Complex Systems
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Volume 26, Number 4 (2017)

On the Dynamics of Excitation and Information Processing in F-actin: Automaton Model
Andrew Adamatzky

A filamentous actin molecule is represented as a graph of finite-state machines (F-actin automata). Each node in the graph takes three states—resting, excited and refractory. All nodes update their states simultaneously and by the same rule. Two rules are considered: the threshold rule—a resting node excites if it has at least one excited neighbor, and the narrow excitation interval rule—a resting node excites if it has exactly one excited neighbor. The distributions of transient periods and lengths of limit cycles in F-actin automata are analyzed. Mechanisms of limit cycle emergence are proposed and we speculate on how these can be used to store information in a single actin unit. It is demonstrated that OR, AND-NOT and XOR gates can be implemented by excitation dynamics in F-actin automata.

Deep Learning with Cellular Automaton-Based Reservoir Computing
Stefano Nichele and Andreas Molund

Recurrent neural networks (RNNs) have been a prominent concept within artificial intelligence. They are inspired by biological neural networks (BNNs) and provide an intuitive and abstract representation of how BNNs work. Derived from the more generic artificial neural networks (ANNs), the recurrent ones are meant to be used for temporal tasks, such as speech recognition, because they are capable of memorizing historic input. However, such networks are very time consuming to train as a result of their inherent nature. Recently, echo state networks and liquid state machines have been proposed as possible RNN alternatives, under the name of reservoir computing (RC). Reservoir computers are far easier to train. In this paper, cellular automata (CAs) are used as a reservoir and are tested on the five-bit memory task (a well-known benchmark within the RC community). The work herein provides a method of mapping binary inputs from the task onto the automata and a recurrent architecture for handling the sequential aspects. Furthermore, a layered (deep) reservoir architecture is proposed. Performances are compared to earlier work, in addition to the single-layer version. Results show that the single cellular automaton (CA) reservoir system yields similar results to state-of-the-art work. The system comprised of two layered reservoirs does show a noticeable improvement compared to a single CA reservoir. This work lays the foundation for implementations of deep learning with CA-based reservoir systems.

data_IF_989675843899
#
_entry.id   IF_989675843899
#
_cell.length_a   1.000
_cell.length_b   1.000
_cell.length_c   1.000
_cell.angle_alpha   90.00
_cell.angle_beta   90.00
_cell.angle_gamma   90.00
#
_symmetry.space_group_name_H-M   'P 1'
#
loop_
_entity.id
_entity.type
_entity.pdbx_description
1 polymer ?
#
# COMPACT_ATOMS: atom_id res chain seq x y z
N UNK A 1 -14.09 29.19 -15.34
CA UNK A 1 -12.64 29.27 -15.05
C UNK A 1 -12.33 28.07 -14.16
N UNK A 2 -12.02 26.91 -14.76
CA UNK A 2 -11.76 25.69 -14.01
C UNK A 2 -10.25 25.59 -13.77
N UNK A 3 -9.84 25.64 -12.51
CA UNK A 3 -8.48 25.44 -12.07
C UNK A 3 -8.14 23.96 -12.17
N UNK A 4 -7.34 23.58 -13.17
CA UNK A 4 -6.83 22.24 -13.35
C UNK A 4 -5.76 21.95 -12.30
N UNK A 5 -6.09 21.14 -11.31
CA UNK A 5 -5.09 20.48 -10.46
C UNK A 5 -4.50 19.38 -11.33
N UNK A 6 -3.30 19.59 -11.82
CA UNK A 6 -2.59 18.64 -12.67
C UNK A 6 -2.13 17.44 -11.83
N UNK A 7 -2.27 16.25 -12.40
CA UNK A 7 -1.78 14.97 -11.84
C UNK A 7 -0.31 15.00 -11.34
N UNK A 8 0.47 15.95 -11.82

Infinite Petri Nets: Part 2, Modeling Triangular, Hexagonal, Hypercube and Hypertorus Structures
Dmitry A. Zaitsev, Ivan D. Zaitsev, and Tatiana R. Shmeleva

A composition and analysis technique was developed for investigation of infinite Petri nets with regular structure introduced for modeling networks, clusters and computing grids that also concerns cellular automata and biological systems. A case study of a hypercube structure composition and analysis is presented; particularities of modeling other structures are discussed: triangular and hexagonal structures on a plane and a hypertorus in a multidimensional space. Parametric description of Petri nets, parametric representation of infinite systems for the calculation of place/transition invariants and solving them in parametric form allow the invariance proof for infinite Petri net models. Complex deadlocks are disclosed and a possibility of the network blocking via ill-intentioned traffic revealed. Prospective directions for future research of infinite Petri nets are formulated and hypotheses advanced.

Cellular Automaton-Based Pseudorandom Number Generator
Zakarya Zarezadeh

This paper is concerned with the study of pseudorandom number generation by an extension of the original cellular automaton, termed nonuniform cellular automata. In order to demonstrate the efficacy of a proposed random number generator, it is usually subject to a battery of empirical and theoretical tests. By using a standard software package for statistically evaluating the quality of random number sequences known as the Diehard battery test suite and TestU01, the results of the proposed model are validated, and we demonstrate that cellular automata can be used to rapidly produce purely random temporal bit sequences to an arbitrary precision.

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